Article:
Present in the Hand of God

Turning Handsprings
by Mary Harwell Sayler

I.

“Give me a hand,
would you?” — a hand-
some metaphor for asking help when feeling hand-
i-capped by lack of time on hand,
energy lagging behind the task one has been handed.

II.

In Michelangelo’s creation on the Sistine ceiling, the Hand
of God stretches, pointedly, toward Adam’s hand:
the human palm turned from a firm hand
shake, thumb down, into a limp hand
loosely situated to receive a synaptic leap from Hand
to hand
as heaven and earth keep a hand
in designing this hand-
book to be handed
down for generations to those hand-
picked to hold the well-woven hand-
kerchief, handy
now for wiping ancient markings from the hands.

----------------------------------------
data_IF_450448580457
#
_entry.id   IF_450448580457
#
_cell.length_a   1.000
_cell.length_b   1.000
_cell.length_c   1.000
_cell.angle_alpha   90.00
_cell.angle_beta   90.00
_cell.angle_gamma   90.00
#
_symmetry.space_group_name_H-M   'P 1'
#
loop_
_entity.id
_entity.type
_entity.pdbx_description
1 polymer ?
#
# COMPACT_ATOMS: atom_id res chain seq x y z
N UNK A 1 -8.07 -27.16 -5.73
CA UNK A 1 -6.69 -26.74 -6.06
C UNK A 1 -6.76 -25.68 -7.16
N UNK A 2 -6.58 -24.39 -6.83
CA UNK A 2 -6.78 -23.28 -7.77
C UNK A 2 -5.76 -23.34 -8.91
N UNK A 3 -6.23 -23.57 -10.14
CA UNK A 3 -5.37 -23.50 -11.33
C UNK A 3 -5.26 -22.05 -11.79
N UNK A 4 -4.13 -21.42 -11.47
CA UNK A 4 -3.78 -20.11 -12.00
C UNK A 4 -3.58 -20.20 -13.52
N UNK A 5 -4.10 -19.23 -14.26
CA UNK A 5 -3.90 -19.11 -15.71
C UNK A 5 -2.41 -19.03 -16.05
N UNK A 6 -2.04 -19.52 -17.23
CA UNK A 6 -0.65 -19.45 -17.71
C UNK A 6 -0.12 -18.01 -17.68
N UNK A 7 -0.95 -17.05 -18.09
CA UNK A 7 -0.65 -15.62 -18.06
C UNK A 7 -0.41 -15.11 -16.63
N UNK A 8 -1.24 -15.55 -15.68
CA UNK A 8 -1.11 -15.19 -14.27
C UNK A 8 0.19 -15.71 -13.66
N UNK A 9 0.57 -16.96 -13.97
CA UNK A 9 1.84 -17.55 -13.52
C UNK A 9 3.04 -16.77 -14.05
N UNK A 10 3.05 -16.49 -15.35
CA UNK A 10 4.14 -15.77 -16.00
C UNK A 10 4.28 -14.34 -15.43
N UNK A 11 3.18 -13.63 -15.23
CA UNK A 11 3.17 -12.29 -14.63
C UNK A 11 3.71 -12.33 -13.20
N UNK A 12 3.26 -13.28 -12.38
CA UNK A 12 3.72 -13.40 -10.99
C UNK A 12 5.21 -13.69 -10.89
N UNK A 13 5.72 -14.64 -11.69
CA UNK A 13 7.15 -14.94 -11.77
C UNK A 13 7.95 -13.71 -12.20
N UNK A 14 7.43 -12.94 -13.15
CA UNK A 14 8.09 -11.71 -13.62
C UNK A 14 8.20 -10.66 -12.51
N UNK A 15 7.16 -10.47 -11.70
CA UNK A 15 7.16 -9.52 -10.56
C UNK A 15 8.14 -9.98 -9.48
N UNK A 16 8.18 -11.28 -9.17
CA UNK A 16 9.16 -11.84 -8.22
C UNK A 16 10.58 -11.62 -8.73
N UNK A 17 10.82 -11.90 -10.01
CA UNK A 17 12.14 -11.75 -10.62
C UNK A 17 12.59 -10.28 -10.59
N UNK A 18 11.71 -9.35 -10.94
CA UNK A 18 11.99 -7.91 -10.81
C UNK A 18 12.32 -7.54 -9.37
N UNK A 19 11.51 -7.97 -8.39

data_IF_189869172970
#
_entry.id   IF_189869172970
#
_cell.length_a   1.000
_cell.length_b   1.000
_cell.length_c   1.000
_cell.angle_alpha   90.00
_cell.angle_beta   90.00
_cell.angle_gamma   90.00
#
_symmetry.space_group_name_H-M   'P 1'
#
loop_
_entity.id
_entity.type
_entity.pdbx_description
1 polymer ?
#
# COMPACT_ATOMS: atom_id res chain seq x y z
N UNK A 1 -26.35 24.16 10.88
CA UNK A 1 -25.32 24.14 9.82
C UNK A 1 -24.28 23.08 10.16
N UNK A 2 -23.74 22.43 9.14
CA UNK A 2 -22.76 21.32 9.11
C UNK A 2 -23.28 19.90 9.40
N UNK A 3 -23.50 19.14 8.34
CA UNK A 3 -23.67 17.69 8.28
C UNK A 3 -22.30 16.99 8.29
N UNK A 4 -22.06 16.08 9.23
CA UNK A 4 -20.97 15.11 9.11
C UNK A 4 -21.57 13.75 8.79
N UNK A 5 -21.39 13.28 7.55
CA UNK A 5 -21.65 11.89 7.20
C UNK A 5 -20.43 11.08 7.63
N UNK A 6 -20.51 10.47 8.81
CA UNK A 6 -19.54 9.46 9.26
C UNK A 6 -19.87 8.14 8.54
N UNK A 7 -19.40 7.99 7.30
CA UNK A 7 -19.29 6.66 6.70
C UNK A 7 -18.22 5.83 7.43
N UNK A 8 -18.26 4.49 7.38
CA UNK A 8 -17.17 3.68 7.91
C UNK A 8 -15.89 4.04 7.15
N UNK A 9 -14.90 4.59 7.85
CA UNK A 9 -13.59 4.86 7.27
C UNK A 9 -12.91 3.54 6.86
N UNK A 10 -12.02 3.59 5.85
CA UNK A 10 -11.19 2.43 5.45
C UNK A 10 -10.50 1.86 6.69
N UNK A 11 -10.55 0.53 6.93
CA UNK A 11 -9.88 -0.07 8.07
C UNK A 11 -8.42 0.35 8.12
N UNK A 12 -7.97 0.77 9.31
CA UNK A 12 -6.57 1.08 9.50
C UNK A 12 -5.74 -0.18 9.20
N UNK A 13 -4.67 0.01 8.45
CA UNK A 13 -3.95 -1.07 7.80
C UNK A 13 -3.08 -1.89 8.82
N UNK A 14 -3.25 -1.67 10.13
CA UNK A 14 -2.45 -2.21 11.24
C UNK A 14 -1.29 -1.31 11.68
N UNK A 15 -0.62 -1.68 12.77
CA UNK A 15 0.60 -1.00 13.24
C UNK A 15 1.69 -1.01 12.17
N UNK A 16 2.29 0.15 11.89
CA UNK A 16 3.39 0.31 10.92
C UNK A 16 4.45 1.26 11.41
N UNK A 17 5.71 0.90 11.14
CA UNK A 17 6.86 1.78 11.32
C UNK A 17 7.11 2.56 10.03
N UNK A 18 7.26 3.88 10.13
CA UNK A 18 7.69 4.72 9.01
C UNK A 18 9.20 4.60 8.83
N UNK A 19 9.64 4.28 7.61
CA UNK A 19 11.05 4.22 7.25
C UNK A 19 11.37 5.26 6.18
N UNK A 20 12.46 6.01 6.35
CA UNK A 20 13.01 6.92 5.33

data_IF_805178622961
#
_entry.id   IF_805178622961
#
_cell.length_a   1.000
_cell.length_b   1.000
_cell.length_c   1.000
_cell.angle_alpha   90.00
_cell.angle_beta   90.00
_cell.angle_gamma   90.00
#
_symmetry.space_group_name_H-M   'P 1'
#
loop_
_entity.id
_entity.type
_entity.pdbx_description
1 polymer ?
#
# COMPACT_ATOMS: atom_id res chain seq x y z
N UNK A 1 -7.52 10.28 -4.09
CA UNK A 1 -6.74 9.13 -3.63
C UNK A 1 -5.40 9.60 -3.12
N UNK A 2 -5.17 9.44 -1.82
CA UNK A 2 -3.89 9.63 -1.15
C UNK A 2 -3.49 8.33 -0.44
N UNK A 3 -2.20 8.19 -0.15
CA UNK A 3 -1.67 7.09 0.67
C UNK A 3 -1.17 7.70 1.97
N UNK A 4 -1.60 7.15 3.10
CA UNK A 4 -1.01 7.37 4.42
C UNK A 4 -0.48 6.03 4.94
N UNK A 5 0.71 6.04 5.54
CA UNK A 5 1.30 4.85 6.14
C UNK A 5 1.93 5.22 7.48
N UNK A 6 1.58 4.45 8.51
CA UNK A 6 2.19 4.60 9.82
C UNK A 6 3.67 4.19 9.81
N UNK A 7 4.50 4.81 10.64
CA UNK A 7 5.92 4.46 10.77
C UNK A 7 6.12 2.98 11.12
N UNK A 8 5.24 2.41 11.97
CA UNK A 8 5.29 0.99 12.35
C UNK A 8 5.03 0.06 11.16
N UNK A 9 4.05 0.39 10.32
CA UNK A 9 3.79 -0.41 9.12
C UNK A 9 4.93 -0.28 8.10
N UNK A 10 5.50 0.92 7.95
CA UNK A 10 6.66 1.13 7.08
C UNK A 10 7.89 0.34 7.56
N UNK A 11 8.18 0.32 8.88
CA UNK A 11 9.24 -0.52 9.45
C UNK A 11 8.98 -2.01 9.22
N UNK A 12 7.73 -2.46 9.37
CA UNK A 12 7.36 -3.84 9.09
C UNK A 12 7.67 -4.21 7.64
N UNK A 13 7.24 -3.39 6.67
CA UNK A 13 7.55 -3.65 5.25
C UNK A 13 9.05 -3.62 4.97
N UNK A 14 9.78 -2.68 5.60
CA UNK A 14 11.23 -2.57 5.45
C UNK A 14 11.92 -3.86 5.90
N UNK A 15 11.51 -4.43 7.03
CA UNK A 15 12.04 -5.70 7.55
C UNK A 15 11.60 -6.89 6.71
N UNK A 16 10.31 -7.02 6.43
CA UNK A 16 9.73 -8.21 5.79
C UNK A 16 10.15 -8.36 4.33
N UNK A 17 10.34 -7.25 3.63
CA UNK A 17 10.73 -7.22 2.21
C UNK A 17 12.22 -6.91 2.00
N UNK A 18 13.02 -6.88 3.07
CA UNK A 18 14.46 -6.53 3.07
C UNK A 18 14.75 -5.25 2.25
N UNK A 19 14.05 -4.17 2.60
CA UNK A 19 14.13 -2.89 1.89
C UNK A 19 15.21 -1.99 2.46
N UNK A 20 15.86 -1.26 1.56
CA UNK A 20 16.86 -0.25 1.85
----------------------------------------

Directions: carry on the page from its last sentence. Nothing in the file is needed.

III.

If I hand
myself over to Your keeping, Lord, will You handle
me carefully — perhaps hand-
feed and caress me, O Living Hand
of God? Give me Your Hand
in marriage. Let me be Your Hand-
made hand-
maiden — Your Hand-
i-work reflecting Your likeness in my hand-
mirror, hand-held along the life-line of Your undying Hand.

©2014, Mary Harwell Sayler. All Rights Reserved. The poem first appeared in the poetry book, Outside Eden, published in 2014 by Kelsay Books.

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